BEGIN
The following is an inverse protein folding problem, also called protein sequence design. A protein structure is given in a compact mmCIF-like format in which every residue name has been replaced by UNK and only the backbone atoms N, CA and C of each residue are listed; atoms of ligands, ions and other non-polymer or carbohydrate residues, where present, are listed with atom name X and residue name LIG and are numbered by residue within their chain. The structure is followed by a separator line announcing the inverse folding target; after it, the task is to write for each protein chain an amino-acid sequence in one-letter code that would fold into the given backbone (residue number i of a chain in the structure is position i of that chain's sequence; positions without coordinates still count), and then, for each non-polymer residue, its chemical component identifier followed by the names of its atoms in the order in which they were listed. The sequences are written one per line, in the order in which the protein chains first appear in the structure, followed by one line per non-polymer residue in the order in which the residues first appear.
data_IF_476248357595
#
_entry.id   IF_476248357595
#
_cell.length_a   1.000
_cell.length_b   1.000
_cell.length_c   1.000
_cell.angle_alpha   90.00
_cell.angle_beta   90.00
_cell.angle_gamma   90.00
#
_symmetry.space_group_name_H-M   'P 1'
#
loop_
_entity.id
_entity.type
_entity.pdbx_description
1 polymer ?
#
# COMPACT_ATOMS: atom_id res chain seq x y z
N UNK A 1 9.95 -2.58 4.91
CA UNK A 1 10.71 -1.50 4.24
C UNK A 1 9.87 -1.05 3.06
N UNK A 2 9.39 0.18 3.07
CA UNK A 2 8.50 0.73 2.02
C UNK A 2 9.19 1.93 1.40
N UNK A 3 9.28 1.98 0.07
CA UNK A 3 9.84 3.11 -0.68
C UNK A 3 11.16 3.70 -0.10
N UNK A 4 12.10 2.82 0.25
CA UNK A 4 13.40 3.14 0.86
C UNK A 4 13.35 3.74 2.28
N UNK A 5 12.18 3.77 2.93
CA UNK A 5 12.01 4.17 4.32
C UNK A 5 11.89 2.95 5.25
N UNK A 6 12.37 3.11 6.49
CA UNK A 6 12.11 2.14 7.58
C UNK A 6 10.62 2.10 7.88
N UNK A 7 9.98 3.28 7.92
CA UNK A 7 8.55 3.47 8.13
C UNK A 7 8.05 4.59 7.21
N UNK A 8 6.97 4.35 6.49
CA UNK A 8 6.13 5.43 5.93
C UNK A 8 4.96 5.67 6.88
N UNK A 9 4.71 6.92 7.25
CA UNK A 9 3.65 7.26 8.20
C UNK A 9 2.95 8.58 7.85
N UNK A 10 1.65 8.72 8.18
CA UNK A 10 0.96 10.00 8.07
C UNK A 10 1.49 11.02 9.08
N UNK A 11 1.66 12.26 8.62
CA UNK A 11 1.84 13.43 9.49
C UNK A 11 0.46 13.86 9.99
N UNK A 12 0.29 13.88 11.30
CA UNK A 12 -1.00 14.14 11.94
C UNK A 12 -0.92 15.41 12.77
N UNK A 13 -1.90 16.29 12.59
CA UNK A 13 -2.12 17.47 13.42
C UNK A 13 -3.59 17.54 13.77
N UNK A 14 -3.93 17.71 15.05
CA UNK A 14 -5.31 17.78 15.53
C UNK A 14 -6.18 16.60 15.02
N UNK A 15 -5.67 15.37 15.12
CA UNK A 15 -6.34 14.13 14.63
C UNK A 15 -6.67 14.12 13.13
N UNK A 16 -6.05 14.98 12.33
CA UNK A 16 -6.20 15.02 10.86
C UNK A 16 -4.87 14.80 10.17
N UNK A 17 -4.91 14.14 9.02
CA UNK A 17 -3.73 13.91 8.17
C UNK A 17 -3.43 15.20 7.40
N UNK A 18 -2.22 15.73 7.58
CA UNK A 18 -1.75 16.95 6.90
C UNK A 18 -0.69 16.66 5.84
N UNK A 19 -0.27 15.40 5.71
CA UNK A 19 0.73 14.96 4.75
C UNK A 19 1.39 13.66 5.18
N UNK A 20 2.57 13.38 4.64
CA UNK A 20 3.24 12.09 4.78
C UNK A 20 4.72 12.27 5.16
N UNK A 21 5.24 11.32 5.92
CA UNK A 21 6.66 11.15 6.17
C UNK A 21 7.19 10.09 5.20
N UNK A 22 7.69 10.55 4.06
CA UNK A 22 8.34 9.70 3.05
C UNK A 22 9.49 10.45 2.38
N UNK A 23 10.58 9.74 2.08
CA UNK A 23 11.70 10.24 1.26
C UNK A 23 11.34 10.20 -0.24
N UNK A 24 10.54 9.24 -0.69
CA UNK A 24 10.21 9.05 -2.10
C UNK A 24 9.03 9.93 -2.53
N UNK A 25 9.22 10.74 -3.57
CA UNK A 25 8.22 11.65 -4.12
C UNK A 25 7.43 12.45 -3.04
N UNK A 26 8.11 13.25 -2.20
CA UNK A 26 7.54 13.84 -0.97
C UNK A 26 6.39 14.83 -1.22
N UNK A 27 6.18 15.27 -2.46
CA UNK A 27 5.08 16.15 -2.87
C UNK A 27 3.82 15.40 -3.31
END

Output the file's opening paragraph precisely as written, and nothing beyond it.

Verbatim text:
The following is an inverse protein folding problem, also called protein sequence design. A protein structure is given in a compact mmCIF-like format in which every residue name has been replaced by UNK and only the backbone atoms N, CA and C of each residue are listed; atoms of ligands, ions and other non-polymer or carbohydrate residues, where present, are listed with atom name X and residue name LIG and are numbered by residue within their chain. The structure is followed by a separator line announcing the inverse folding target; after it, the task is to write for each protein chain an amino-acid sequence in one-letter code that would fold into the given backbone (residue number i of a chain in the structure is position i of that chain's sequence; positions without coordinates still count), and then, for each non-polymer residue, its chemical component identifier followed by the names of its atoms in the order in which they were listed. The sequences are written one per line, in the order in which the protein chains first appear in the structure, followed by one line per non-polymer residue in the order in which the residues first appear.